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dc.contributor.authorHavenga, Werner
dc.contributor.authorBrand, Conrad
dc.contributor.authorVisagie, Jan
dc.identifier.citationHavenga, W. et al. 2013. Revisiting the validity and reliability of the Gallup workplace audit in a South African petrochemical company. Journal of social sciences. 37(1):69-79. []en_US
dc.description.abstractSatisfaction at work has become a widespread focus of researchers. The Gallup Q12 Workplace Audit is an instrument that measures employee engagement on a 12-item scale. The aim of this exploratory study was to revisit the validity and reliability of the Gallup Workplace Audit (GWA) as a measure of employee engagement in a petrochemical company. Furthermore, the study aimed to determine whether the GWA, which is an international survey, can be used effectively in South Africa. A cross-sectional survey design with an accidental sample (N = 2588) was used. First results showed that none of the items needed to be eliminated from the scale, and that the scale itself had a very high reliability. Descriptive statistics such as frequency counts were used to describe the sample. Acceptable internal consistency was reached through an exploratory factor analysis which resulted in a one-factor model of work engagement. The results confirmed that this international survey can be utilised effectively in the South African context. Recommendations for future research conclude this article.en_US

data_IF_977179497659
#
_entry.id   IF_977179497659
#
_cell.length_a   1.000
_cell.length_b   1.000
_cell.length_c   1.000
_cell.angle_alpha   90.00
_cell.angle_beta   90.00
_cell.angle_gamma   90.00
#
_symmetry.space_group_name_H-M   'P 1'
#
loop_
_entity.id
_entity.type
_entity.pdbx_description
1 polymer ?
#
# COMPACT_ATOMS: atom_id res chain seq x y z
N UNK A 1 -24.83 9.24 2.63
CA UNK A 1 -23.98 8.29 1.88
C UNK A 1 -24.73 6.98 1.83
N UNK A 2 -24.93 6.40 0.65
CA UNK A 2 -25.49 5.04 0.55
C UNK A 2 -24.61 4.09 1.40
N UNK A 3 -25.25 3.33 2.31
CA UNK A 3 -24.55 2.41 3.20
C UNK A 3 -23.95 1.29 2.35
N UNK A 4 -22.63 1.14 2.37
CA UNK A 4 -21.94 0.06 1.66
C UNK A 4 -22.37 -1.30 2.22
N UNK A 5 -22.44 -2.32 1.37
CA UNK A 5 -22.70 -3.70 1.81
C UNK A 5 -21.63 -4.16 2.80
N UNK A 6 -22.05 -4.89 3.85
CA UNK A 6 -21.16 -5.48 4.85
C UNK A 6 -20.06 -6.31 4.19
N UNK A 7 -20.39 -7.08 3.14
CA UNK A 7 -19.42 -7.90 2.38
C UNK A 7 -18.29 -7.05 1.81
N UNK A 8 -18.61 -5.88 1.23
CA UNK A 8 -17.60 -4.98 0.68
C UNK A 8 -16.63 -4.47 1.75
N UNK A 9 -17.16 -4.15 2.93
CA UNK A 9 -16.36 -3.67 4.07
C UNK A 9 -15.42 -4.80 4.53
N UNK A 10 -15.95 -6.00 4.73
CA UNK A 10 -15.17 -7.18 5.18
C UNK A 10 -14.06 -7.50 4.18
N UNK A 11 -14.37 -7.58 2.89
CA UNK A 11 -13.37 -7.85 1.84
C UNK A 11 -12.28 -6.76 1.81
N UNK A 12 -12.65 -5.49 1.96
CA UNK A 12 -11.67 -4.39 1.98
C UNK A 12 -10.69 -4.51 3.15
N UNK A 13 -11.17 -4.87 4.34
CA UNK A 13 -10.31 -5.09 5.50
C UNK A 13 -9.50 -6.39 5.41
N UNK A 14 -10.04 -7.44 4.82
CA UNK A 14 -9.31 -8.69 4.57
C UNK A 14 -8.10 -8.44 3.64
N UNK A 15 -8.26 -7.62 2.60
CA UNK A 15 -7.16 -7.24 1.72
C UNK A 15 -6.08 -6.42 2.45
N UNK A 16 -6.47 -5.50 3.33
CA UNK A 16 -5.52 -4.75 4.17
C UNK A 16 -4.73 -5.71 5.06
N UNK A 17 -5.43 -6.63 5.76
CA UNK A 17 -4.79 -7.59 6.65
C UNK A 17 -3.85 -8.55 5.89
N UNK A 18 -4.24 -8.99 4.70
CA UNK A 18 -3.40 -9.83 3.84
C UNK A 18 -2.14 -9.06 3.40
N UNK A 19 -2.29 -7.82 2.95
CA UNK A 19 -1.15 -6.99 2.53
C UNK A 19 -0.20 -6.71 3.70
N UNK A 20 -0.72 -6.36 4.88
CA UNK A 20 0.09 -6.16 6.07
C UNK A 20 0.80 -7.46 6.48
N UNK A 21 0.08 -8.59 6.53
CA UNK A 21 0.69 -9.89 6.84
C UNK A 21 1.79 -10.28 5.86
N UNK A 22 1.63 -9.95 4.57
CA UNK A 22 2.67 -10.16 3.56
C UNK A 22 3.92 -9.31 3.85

dc.publisherKamla-Raj Enterprisesen_US
dc.subjectpetrochemical companyen_US
dc.subjectcross-sectional surveyen_US
dc.titleRevisiting the validity and reliability of the Gallup workplace audit in a South African petrochemical companyen_US
dc.contributor.researchID11319771 - Havenga, Werner
dc.contributor.researchID10058818 - Visagie, Jan Christoffel

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